From now on I am going to publish a series of articles about the Kabbalah and the jewish tradition. Most of the texts are written in English, Spanish or Italian. My decision has to do with the fact that the Kabbalh did not come into the scene until medieval period in Spain- my country. Because of the derorioration of the political and social situation of the Jews o that time, some jews of the era looked inward to deal with the outside cultural crisis and social persecution that suddenly overtook them, and this is perhaps why Kabbalah florished during the 13th Century onwards. Crisis typically brings change, and like the crisis we are living right now all over the world, the Kabbalah can be used by many to find their way out. Good luck in your search.
Sergio Calle Llorens
Ibn Gabirol was the greatest of the Spanish-Jewish poets, philosopher and a mystic. His Arabic name was Abu Ayyud sulaiman ibn Yahya ibn Jebirul and in Hebrew Shlomo ben Yehuda ibn Gabirol. In his acrostic signature he sometime added ha-malagi indicating his origin from Malaga, which was later, confused with elmelech (the king) hence the title ‘King Solomon, The Jew’.
Solomon Ibn Gabirol was born in Malaga in 1021 (or 1022). His family was of refugees who had fled Cordoba during a political upheaval of 1013 when an army of wild Berbers conquered and sacked Cordoba ending the Ummayad dynasty.
The Jews of Al-Andalus, as Muslim Spain was called, were an integral part of a wider Mediterranean Jewish civilisation. Settled in Spain since Roman times, (some claim even as early as the Phoenician), were well integrated into the society around them. Persecution and mass baptism of the Jews by the Catholic left no professing Jews by the time of the Arab conquest that begun in 661. The Arabs were welcomed by the Jews as liberators and helped them in their struggle against the Catholic Visigoths. On the whole, religious tolerance was accepted as the way of life, providing Muslims were on top. Berber, Arab or Slav prince’s split al-Andalusia up to independent states. All of which welcomed the presence of the talented Jews at their courts. It was the Golden Age of the Jews of Al-Andalusia, a time when they managed to combine significant advances in religious learning with broad secular cultural and real political power. They shared a common culture and language.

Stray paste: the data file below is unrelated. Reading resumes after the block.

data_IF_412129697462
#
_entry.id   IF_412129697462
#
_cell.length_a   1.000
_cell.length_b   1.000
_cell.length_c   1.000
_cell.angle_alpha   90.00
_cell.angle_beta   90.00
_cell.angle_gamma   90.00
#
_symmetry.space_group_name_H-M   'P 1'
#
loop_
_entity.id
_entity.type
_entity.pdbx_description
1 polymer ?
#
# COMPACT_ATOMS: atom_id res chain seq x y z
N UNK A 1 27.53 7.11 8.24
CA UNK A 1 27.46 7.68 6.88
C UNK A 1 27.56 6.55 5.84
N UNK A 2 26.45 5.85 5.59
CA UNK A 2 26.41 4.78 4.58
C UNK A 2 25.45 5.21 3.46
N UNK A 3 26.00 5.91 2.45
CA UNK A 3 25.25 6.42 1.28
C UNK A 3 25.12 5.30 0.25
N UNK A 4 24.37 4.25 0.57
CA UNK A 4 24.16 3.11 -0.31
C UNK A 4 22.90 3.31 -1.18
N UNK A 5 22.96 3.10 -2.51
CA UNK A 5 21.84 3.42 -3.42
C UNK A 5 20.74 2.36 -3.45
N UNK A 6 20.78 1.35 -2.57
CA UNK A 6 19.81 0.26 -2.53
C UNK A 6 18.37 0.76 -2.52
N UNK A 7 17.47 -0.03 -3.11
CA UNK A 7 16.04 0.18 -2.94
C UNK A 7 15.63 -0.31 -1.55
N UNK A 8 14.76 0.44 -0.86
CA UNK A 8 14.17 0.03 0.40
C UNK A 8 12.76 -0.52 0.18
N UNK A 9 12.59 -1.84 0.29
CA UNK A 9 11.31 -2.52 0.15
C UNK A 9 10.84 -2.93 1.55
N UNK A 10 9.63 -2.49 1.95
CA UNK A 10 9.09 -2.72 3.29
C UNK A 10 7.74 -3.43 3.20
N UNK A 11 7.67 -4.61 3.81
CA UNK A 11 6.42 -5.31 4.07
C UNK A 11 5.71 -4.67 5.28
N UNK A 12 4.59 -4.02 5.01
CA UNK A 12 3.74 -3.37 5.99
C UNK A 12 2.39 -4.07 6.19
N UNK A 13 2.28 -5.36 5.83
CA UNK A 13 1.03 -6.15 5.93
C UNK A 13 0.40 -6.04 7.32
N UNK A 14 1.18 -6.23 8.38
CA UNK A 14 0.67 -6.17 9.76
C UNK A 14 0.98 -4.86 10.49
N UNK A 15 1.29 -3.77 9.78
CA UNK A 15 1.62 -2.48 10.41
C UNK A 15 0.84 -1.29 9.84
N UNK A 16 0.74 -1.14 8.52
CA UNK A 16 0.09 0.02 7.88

An Arab empire stretching from India to the Atlantic Ocean ended the isolation of the Jews and established links with its centre of Jewish learning (Talmudic) in Baghdad and its academies of Sura and Pumbeditha. Communications and trade throughout the wide expanse of the Islamic realm made the exchange of leanings between Babylon and Al-Andalus via the centre in Cairo possible. Arab philosophy influenced and modified Jewish mysticism. The ‘Faithful Brothers of Basra’ and the translation of Neoplatonic and Aristotelian in the 9th century kindled spiritual awakening in both religions. Jewish literature, philosophy, science and theology were also revived and quickened similarly. This new intellectual openness meant, for both Muslims and Jews, the gradual integration of writing and teachings from the culture centre of Baghdad into the Andalusian culture. The cultural growth in al-Andalus produced great literary figures, Muslim and Jews alike, in the field of poetry, science, philosophy and religious sciences.
Ibn Gabirol was the first Jewish Neoplatonic in Spain. Gabirol was greatly influenced by earlier Jewish philosophers among them Isaac Ben Solomon Israeli who was born in Egypt around 855 and is known as the first Jewish Neo-Platonist. Israeli composed works in philosophy and medicine. In his philosophical work, Israeli developed his doctrine of emanation. Another philosopher of the same period was Sa’adiah Ben Yusuph, Gaon of Sura academy and is known as the greatest Jewish scholar of the Abbasid period. In the development of Kabbalah and particularly the Toledano line, Gabirol marks the period of transition from the intense mystical experience of the Merkava tradition to one that reconcile reason and revelation. A line that was carried on by numerous Kabbalists throughout history to the present time. Gabirol’s contribution to Kabalah was that God is an Absolute unity, in whom form and substance are identical. Therefore no attributions can be ascribed to God, and man can comprehend God only by means of the beings emanating from him. Gabirol mentioned the four worlds as Beriah, Yetzira and Asiya, while he considered Atzilut to be identical with the will.